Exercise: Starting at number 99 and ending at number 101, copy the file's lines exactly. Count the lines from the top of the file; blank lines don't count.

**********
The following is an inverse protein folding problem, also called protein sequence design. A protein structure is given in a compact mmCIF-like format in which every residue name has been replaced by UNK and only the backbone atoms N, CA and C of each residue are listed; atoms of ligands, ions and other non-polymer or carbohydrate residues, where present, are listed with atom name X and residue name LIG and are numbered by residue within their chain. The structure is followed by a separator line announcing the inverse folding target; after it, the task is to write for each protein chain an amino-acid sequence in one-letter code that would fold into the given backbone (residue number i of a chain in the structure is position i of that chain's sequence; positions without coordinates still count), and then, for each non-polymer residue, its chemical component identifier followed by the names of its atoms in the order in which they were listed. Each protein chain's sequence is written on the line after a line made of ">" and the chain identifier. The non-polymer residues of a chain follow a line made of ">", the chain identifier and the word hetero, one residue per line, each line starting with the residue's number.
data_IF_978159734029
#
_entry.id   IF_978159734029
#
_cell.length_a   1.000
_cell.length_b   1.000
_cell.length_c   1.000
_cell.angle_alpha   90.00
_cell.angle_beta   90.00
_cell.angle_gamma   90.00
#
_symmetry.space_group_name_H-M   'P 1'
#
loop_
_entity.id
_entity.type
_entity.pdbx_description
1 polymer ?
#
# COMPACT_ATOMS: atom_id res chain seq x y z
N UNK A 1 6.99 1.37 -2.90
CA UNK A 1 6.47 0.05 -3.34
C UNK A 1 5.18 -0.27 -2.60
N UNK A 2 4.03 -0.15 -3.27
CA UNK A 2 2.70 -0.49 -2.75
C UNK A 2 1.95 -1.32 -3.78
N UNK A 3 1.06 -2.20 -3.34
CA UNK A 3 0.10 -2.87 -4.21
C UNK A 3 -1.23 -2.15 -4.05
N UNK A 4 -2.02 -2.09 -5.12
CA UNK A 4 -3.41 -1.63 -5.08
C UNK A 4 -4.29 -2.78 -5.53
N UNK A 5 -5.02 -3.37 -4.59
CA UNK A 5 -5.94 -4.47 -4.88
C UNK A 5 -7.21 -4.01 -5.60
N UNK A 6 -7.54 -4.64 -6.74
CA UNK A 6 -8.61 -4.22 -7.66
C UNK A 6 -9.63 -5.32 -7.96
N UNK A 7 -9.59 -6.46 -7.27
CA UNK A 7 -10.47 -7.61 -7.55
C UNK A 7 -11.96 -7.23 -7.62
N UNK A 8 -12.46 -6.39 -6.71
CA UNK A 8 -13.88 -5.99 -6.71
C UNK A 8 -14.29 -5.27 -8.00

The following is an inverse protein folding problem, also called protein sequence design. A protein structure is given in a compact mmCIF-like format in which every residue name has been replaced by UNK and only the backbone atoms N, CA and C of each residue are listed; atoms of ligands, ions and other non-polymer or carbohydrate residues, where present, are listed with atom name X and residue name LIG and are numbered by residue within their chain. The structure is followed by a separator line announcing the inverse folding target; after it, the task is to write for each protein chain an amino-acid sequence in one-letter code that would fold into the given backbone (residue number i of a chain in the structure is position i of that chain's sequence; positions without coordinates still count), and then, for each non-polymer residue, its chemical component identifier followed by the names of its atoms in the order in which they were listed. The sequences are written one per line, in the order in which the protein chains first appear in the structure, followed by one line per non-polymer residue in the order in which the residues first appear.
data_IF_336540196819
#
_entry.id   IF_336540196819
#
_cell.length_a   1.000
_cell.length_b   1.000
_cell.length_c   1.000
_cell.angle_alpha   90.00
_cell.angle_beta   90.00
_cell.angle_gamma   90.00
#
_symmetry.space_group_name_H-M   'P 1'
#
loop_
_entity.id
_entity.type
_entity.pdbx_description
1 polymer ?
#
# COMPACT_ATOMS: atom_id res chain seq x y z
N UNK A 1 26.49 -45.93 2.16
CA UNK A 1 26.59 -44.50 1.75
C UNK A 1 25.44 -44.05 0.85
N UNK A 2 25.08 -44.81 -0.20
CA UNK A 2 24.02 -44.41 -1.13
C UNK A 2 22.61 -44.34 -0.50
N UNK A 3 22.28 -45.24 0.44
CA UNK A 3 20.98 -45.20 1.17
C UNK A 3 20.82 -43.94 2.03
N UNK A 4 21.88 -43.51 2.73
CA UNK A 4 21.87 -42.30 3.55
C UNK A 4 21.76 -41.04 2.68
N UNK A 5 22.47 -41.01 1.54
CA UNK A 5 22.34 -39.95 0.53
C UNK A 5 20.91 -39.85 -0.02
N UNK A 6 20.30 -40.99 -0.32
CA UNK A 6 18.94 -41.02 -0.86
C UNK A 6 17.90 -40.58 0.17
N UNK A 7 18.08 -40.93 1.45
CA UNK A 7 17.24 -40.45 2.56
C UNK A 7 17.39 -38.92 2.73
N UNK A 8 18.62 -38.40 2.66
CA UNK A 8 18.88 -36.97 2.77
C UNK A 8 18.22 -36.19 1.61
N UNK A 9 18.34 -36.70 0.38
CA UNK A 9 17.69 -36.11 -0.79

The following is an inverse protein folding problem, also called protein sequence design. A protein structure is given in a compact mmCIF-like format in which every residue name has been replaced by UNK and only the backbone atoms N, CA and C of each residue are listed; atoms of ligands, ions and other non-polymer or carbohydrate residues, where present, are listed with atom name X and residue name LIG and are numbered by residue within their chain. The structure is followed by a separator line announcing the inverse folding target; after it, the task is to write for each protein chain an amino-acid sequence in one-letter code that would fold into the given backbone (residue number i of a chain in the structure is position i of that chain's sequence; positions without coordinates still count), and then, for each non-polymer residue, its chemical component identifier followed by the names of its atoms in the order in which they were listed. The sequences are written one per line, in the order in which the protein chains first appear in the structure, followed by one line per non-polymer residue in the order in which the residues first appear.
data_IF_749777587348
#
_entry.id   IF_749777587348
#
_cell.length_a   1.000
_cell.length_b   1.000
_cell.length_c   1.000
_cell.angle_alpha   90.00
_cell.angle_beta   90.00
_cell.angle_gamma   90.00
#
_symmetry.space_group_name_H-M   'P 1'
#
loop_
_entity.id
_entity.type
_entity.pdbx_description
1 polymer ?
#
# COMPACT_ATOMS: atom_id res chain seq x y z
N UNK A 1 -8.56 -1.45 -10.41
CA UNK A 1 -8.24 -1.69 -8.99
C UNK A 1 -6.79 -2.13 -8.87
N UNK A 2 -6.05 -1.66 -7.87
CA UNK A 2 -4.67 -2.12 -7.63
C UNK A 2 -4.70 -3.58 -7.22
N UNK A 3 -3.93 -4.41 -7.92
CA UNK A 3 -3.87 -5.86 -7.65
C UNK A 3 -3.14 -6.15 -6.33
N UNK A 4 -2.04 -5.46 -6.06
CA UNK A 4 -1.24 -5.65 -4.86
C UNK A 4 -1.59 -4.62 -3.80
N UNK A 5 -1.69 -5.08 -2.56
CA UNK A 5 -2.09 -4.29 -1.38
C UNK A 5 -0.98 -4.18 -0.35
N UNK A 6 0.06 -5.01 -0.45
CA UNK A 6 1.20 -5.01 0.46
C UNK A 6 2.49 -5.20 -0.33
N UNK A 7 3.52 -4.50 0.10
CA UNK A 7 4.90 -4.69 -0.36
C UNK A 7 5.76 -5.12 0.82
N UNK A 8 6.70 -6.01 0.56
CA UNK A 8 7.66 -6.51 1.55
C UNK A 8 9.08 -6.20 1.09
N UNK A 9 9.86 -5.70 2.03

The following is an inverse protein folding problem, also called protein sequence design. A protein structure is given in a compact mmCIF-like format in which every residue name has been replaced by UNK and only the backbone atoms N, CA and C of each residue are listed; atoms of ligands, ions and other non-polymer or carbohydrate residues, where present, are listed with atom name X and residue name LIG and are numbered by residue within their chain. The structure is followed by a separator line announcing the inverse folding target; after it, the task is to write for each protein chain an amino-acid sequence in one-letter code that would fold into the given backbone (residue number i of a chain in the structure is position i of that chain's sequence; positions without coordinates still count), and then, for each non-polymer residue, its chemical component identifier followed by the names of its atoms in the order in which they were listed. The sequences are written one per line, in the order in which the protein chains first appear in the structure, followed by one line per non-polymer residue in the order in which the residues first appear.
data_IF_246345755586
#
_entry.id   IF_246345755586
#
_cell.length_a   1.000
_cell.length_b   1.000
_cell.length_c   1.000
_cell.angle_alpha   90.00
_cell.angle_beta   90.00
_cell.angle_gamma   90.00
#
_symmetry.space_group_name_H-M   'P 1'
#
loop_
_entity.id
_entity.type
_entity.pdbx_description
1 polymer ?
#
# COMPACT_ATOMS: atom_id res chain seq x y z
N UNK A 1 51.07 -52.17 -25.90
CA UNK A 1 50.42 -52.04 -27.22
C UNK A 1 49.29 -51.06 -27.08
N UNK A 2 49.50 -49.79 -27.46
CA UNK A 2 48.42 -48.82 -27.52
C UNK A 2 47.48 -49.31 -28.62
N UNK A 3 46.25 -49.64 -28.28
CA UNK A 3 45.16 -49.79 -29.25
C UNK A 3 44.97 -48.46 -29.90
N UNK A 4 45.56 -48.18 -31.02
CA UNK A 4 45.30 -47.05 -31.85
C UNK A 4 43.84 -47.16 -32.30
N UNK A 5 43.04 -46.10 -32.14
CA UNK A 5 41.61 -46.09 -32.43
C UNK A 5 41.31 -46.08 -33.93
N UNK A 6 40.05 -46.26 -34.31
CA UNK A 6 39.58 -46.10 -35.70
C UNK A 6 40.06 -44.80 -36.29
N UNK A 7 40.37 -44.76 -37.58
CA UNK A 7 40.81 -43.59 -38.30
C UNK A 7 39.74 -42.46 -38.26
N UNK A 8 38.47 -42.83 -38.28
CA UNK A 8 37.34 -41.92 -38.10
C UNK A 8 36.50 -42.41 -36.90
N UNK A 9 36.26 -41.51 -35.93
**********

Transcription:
_cell.length_b   1.000
_cell.length_c   1.000
_cell.angle_alpha   90.00